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Rosacea Review - Newsletter of the National Rosacea Society

Q&A: High Blood Pressure & Allergies

Q. Do a lot of people with rosacea also have problems with high blood pressure and anxiety? And, if blood pressure and anxiety are controlled, does rosacea improve?

A. High blood pressure may indeed occur in some rosacea patients. According to a recent study, 21 percent of 427 patients with rosacea also had high blood pressure.1 Doctors have also observed that certain medications for blood pressure may cause rosacea to worsen in certain cases, rather than improve it. If you have rosacea and have also been diagnosed with high blood pressure, be sure to discuss this with your doctor.

Regarding anxiety, emotional stress has been identified as a rosacea trigger in patient surveys, and learning to control this trigger may be helpful.

Q. I have a lot of allergies and was wondering if any research has been done to link allergies to rosacea flare-ups.

A. The National Rosacea Society (NRS) funded a recent study that found the bumps and pimples of rosacea may be the result of an allergy-like reaction to environmental and emotional triggers. This may provide an important basis for potential new rosacea therapies in the years ahead.2

Also, in an NRS survey of 837 rosacea patients, 32 percent of the respondents reported that their rosacea flared up when they experienced allergic reactions.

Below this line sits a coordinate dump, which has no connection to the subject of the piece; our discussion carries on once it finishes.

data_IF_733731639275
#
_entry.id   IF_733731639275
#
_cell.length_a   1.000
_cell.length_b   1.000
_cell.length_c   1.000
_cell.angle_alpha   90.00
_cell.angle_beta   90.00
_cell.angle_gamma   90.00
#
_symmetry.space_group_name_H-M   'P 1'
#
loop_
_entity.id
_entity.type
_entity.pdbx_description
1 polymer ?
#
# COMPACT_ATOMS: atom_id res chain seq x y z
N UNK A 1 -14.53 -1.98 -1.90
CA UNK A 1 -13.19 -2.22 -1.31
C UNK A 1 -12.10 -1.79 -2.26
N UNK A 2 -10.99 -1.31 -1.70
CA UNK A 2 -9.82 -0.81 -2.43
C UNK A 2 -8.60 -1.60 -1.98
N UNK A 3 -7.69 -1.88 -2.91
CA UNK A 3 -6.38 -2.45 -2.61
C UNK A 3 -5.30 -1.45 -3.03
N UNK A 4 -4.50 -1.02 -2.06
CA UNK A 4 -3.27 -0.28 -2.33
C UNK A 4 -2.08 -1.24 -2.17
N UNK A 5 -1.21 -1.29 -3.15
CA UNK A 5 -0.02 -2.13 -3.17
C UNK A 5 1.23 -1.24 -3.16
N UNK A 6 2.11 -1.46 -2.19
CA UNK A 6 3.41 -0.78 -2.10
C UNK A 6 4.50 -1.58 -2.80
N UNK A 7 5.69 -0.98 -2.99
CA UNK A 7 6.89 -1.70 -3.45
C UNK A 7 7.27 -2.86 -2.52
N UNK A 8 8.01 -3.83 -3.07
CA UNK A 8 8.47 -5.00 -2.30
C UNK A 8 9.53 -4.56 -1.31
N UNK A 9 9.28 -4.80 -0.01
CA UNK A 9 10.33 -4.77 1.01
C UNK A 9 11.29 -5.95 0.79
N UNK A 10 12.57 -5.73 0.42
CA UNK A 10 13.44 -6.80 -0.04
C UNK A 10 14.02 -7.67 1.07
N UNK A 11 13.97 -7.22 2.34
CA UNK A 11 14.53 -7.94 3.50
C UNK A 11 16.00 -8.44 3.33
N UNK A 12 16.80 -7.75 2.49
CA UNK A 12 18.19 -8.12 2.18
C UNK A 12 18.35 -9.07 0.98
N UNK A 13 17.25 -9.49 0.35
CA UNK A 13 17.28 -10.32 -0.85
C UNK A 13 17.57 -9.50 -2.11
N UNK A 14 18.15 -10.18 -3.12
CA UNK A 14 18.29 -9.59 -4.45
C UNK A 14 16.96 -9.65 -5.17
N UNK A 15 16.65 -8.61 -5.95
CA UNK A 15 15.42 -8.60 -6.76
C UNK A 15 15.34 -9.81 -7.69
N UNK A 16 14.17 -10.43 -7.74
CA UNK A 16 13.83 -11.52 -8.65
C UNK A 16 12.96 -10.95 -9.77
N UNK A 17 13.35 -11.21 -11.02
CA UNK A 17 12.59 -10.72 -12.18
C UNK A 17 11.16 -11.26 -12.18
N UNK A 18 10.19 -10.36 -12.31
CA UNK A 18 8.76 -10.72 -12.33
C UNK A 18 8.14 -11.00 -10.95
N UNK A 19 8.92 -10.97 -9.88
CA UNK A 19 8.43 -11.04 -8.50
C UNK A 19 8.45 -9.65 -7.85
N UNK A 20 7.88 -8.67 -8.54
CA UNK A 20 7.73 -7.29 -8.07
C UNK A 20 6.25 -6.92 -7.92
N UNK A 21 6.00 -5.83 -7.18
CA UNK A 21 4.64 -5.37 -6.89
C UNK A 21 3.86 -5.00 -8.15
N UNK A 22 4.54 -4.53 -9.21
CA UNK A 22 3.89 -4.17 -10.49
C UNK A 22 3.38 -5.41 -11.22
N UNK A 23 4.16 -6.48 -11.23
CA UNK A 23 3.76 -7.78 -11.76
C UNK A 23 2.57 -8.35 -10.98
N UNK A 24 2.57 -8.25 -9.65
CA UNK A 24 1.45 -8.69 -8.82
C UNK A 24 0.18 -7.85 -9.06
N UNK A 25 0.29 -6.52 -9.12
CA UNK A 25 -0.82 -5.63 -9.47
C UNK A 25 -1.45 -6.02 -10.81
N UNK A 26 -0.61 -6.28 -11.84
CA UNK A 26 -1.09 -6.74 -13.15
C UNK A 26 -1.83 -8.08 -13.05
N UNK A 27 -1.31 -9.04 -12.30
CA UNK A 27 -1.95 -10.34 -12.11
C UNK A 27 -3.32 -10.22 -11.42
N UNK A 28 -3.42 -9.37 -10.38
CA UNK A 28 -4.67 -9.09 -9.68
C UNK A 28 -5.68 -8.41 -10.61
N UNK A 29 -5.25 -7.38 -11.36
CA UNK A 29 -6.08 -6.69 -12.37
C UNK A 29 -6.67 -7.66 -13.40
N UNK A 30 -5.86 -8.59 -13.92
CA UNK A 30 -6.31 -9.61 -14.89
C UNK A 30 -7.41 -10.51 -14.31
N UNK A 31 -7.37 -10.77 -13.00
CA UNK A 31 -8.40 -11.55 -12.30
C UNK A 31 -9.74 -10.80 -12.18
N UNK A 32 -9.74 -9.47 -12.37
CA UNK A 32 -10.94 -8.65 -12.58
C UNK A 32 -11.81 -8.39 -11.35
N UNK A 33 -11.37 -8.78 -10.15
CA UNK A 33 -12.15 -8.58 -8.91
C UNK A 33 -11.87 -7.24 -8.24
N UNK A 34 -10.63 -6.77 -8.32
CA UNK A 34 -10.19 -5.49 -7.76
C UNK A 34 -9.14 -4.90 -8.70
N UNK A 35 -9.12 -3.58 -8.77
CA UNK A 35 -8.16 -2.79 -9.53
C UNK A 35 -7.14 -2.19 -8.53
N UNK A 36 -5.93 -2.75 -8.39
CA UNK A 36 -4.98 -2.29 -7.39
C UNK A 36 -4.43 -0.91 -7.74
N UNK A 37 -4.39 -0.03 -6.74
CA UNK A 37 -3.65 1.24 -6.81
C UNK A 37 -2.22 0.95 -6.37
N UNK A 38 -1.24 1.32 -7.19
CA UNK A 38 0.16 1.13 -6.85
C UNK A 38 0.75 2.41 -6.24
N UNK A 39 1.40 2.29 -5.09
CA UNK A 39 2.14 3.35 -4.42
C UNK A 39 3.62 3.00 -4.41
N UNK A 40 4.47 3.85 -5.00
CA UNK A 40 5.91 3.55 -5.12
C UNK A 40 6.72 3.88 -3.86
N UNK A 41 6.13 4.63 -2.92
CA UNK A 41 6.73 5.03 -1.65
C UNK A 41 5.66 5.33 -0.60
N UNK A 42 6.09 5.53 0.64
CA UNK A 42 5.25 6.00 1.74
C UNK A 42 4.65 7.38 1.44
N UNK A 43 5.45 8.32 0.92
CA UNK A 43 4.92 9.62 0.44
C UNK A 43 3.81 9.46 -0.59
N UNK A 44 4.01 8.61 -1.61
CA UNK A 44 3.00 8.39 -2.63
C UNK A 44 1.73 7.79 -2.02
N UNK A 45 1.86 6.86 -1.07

Associated References

  1. Gupta AK. A random survey concerning aspects of acne rosacea. Poster presentation, American Academy of Dermatology annual meeting, February 22-27, 2002.
  2. Schauber J, Yamasaki K, Gallo RL, et al. Dysregulation of kallikrein expression in the epidermis: a cause of rosacea? Journal of Investigative Dermatology. 2006; 126(supplement):42. Abstract 252.

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Email:
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National Rosacea Society
196 James St.
Barrington, IL 60010

Our Mission

The National Rosacea Society is a 501(c)(3) nonprofit organization whose mission is to improve the lives of people with rosacea by raising awareness, providing public health information and supporting medical research on this widespread but little-known disorder. The information the Society provides should not be considered medical advice, nor is it intended to replace

consultation with a qualified physician. The Society does not evaluate, endorse or recommend any particular medications, products, equipment or treatments. Rosacea may vary substantially from one patient to another, and treatment must be tailored by a physician for each individual case. For more information, visit About Us.